Name Mohamed Hassan
Job currently studying for an MA
Website Mohamed Hassan
Project Witnessing Wales
New Landscape Photography
Mohamed Hassan is a portrait and landscape photographer who has been living in Wales for the past 13 years. His work is a compelling mixture of the two genres that gains power and complexity from the way he combines them to explore themes of identity and belonging.
Mohamed’s work caught my attention on Instagram, standing out with its strong but muted colour pallet, and his crisply black and white yet gently smeared shots. His Welsh landscape photos have also captured the attention of the National Museum of Wales, who’ve purchased a number of prints for their collection.
“My work explores the lived experience of people who are considered ‘different’ or marginalised due to race, sex & sexual orientation, and disability.”
Welsh Landscape Photos
The landscapes selected by the museum appear to be dreamy, soft-focus colour images, almost pictorial in their subject matter and composition. But there’s more to them than at first meets the eye. There’s a darkly controlled aspect that’s strikingly different to typical, brightly sharp landscape photos, and there’s a softness doesn’t come from filters or vintage lenses.
Their difference lies in movement: they’re shot from the passenger seat of a speeding vehicle, by a photographer who moved from Egypt to Wales. “The landscape here looks different. In Egypt we have the desert, the pyramids, everything looks more yellow. But when I arrived here, everything was green.”
For a portrait photographer, leaving his country was a challenge and at first Mohamed was wary of shooting people, preferring instead to explore the countryside with his camera. “I wasn’t confident to photograph people in the beginning, so I used to walk for miles and just take my cameras with me. I think in the landscape I feel calm, like meditating maybe.”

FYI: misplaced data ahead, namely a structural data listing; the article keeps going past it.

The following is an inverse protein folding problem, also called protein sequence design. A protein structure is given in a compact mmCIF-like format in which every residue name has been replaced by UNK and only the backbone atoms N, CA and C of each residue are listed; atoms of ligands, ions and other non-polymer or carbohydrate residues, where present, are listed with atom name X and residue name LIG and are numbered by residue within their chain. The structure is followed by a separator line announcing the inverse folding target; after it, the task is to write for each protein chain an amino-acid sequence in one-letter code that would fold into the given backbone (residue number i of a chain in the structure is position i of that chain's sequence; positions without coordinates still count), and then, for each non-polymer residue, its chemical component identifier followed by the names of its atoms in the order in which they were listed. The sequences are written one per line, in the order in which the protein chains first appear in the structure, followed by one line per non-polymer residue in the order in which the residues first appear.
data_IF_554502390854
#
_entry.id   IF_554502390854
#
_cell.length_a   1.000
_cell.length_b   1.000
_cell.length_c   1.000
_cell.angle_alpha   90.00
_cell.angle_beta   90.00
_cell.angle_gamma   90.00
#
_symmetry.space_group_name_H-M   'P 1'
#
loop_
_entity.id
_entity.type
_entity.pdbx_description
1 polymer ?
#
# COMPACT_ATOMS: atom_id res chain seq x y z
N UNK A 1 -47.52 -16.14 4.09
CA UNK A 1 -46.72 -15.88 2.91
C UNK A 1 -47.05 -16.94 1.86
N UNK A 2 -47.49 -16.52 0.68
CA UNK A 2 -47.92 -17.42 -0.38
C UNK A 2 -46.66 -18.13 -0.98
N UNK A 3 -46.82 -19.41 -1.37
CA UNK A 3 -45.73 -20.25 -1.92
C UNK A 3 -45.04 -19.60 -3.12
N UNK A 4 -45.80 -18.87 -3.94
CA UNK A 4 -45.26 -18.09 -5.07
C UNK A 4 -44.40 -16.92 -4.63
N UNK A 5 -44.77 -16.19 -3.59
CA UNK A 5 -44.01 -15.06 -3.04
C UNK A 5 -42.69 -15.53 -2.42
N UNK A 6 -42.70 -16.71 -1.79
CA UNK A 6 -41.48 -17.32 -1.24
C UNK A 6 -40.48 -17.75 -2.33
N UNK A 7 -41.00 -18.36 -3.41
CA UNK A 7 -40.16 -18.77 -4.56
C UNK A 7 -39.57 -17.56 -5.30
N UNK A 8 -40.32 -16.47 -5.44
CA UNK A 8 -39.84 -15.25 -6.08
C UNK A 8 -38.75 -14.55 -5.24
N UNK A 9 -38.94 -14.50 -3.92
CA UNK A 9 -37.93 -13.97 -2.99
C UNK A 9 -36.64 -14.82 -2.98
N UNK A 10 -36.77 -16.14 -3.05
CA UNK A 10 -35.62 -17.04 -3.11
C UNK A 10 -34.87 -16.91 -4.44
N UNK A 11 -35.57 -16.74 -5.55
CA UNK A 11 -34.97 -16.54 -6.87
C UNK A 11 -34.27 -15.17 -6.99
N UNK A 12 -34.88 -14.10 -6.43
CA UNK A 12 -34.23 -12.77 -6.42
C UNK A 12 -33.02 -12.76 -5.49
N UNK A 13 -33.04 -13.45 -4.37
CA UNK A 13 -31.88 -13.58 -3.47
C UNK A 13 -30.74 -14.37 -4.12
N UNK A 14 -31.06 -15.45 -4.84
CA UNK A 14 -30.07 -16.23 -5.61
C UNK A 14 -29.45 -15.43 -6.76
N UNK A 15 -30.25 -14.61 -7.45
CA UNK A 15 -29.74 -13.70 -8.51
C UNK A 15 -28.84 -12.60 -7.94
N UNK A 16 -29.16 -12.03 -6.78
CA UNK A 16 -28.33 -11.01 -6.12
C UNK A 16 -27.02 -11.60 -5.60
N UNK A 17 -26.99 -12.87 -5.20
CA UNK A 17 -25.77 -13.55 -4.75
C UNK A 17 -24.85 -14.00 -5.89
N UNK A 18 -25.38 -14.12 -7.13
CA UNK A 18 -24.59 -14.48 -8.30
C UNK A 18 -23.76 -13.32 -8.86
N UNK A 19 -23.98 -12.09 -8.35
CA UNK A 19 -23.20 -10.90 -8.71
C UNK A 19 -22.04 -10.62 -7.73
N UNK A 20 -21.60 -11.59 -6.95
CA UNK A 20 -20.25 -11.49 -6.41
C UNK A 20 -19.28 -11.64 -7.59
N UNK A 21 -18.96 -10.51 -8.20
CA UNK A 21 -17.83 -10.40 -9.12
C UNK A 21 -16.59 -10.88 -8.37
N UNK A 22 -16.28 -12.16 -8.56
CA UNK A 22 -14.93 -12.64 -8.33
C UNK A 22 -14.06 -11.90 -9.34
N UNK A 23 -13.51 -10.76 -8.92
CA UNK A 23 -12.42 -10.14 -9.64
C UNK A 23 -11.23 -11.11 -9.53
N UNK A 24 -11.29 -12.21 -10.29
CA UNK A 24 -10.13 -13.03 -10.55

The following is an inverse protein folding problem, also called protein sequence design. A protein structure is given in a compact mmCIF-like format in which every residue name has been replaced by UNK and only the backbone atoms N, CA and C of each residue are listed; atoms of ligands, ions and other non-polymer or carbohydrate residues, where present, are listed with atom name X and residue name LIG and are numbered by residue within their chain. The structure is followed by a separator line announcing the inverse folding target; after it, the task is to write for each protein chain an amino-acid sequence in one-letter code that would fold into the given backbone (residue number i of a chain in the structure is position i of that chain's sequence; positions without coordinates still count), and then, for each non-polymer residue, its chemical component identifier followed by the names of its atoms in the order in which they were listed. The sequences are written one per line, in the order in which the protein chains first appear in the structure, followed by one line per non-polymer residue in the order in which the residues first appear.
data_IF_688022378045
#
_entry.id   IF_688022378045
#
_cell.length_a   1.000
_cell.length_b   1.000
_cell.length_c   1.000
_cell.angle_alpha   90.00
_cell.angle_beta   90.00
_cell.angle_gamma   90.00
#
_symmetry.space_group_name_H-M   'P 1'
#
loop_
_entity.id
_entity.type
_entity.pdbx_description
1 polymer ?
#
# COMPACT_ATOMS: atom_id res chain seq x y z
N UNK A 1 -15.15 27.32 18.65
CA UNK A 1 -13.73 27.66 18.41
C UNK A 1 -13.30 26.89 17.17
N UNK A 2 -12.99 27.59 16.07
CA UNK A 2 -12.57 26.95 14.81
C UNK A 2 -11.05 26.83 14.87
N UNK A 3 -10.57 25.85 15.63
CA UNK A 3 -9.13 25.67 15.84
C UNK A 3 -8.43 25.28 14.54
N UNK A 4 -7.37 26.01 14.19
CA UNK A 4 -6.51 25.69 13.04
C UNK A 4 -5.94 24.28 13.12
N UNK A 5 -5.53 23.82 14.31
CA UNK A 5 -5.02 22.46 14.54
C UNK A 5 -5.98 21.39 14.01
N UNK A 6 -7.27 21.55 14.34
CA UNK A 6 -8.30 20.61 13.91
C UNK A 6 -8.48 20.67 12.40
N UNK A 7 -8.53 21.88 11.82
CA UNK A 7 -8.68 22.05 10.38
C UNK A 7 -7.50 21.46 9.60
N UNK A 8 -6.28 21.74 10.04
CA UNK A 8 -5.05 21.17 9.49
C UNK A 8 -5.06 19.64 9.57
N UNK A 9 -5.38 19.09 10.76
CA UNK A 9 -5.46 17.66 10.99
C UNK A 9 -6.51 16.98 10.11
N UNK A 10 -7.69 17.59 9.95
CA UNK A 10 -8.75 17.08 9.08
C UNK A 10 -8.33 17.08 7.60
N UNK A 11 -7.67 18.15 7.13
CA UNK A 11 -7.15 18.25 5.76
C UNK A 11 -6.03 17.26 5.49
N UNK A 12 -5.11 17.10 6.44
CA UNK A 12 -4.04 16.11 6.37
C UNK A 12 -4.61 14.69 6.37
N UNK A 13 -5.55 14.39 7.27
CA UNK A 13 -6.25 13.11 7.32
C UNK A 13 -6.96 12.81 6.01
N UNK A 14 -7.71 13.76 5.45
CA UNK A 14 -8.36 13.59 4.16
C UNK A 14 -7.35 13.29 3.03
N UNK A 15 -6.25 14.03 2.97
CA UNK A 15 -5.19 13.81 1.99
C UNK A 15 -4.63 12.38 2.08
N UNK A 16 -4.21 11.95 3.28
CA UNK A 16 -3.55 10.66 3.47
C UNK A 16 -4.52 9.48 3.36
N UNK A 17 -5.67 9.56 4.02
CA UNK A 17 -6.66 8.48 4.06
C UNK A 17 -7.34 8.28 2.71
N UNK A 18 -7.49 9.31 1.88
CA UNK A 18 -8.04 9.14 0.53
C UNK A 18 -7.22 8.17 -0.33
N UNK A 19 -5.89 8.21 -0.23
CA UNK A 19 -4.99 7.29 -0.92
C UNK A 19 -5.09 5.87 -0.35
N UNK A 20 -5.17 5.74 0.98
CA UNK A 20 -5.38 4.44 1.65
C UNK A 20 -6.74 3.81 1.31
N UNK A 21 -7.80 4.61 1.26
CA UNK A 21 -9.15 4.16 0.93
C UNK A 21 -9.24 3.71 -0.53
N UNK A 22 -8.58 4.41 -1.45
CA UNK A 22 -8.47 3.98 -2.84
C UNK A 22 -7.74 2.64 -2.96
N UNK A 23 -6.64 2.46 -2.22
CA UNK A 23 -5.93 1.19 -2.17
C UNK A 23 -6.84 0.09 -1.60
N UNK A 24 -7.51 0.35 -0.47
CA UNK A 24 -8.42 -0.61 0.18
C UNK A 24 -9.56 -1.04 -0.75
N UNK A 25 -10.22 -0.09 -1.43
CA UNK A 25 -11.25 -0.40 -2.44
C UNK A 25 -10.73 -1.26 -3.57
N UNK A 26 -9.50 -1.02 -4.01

A landscape shoot with a difference
It was thanks to a happy accident that his work began to take on a more unique style that’s enabled him to move beyond the purely representational. Mohamed had started to take long drives, with his wife at the wheel, exploring his newly adopted home and turning his lack of a driving licence to his advantage.
“I don’t drive so my wife was driving and I was like a little bit lazy to get out of the car, so I shot everything through the windscreen. So that’s how it gets that dreamy look. The first one was an accident but I liked it and thought it was ok to shoot that way.”
New landscape photography
The blur comes from foggy screens, or moving and bouncing vehicle, and the landscapes are glimpses and instinctive shots, grabbed as he rounds a bend or comes upon a view. It’s now an essential part of his process that helps him break with the landscape photographers of the past.
“I admire photographers like Ansel Adams, but I don’t want to do stuff that’s very static, or try to make everything perfect. I want to I really explore the accidents, when I’ve the f-stop wrong or the flash goes off when I’m not expecting it.”
Photography and identity
As he became more familiar with his living situation, Mohamed began to photograph portraits, and now his landscapes are often paired or displayed with photographs of people he’s met along the way. “I find people in the landscape the way you find sometimes find interesting objects. I like to mix all this together, like making a narrative or making a story.”
But these portraits are not what immediately springs to mind: there are no miners or shepherds, no valleys of terraced houses or slag heaps. Instead there’s a quietly intense selection of images, that add up to a thoughtful way of seeing a landscape and the people who inhabit it. The combination creates an extra layer of investigation, not just into Wales and the Welsh landscape but also into the changes that Mohamed feels in his own identity.
“I’ve been living in two in worlds 13 or 14 years now. In Wales, I feel like I’m an outsider, because of the way I talk and the way I look. But when I go back to Egypt, people think I’m not from Egypt, so maybe I’ve started to sound different, or maybe I’ve got different style.”
About Personal Work Journal
PWJ is a photo journal dedicated to showcasing new photography from emerging and established photographers.